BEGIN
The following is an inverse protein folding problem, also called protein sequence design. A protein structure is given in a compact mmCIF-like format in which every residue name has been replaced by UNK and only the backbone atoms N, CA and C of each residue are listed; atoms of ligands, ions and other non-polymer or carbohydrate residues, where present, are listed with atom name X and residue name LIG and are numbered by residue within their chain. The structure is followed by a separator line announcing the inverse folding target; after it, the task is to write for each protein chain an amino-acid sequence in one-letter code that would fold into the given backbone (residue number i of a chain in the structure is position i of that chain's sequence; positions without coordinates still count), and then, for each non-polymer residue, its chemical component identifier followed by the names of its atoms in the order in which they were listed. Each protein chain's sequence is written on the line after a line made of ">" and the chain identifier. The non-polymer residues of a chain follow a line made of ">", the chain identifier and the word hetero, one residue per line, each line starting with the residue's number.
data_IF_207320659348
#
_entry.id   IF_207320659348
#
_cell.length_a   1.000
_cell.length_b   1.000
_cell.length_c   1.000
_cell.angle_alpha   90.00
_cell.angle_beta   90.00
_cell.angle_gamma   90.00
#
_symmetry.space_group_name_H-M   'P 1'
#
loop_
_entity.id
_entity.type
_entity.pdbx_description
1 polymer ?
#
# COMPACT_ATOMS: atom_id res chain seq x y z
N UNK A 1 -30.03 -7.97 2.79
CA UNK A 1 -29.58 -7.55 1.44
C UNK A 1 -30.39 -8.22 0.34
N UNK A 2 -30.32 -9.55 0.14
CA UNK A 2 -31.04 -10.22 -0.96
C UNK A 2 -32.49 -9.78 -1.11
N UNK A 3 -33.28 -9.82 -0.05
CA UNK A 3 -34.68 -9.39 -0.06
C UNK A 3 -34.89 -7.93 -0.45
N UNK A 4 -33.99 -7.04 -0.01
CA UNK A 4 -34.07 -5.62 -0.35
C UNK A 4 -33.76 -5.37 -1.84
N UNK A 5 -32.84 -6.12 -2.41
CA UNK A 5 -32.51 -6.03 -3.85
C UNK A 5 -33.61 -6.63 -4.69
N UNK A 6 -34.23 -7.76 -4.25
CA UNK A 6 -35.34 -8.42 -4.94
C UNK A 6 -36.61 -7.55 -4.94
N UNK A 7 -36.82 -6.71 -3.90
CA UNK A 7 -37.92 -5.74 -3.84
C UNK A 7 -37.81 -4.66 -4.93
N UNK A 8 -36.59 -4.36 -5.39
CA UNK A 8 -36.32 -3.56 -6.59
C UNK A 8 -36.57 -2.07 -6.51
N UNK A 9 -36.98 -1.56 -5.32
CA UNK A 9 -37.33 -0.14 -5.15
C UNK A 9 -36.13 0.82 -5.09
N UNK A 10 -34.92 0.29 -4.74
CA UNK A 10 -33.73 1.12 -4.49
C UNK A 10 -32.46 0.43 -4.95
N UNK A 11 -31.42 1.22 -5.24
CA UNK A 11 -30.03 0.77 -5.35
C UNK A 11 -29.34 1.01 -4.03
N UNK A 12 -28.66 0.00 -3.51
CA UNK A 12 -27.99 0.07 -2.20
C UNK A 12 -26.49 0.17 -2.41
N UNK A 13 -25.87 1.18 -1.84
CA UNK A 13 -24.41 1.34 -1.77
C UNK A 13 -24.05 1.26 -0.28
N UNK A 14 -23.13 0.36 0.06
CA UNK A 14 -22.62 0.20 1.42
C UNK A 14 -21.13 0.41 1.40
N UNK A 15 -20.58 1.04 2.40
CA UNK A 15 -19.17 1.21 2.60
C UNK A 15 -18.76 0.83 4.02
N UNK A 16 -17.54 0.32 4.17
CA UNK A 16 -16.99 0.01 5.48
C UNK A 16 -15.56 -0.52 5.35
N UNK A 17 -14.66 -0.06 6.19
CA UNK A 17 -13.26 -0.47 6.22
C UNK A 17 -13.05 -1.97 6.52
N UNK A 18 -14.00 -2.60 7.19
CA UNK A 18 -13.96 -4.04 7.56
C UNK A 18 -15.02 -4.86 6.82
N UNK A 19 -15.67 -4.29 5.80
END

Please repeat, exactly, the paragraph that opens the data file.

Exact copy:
The following is an inverse protein folding problem, also called protein sequence design. A protein structure is given in a compact mmCIF-like format in which every residue name has been replaced by UNK and only the backbone atoms N, CA and C of each residue are listed; atoms of ligands, ions and other non-polymer or carbohydrate residues, where present, are listed with atom name X and residue name LIG and are numbered by residue within their chain. The structure is followed by a separator line announcing the inverse folding target; after it, the task is to write for each protein chain an amino-acid sequence in one-letter code that would fold into the given backbone (residue number i of a chain in the structure is position i of that chain's sequence; positions without coordinates still count), and then, for each non-polymer residue, its chemical component identifier followed by the names of its atoms in the order in which they were listed. Each protein chain's sequence is written on the line after a line made of ">" and the chain identifier. The non-polymer residues of a chain follow a line made of ">", the chain identifier and the word hetero, one residue per line, each line starting with the residue's number.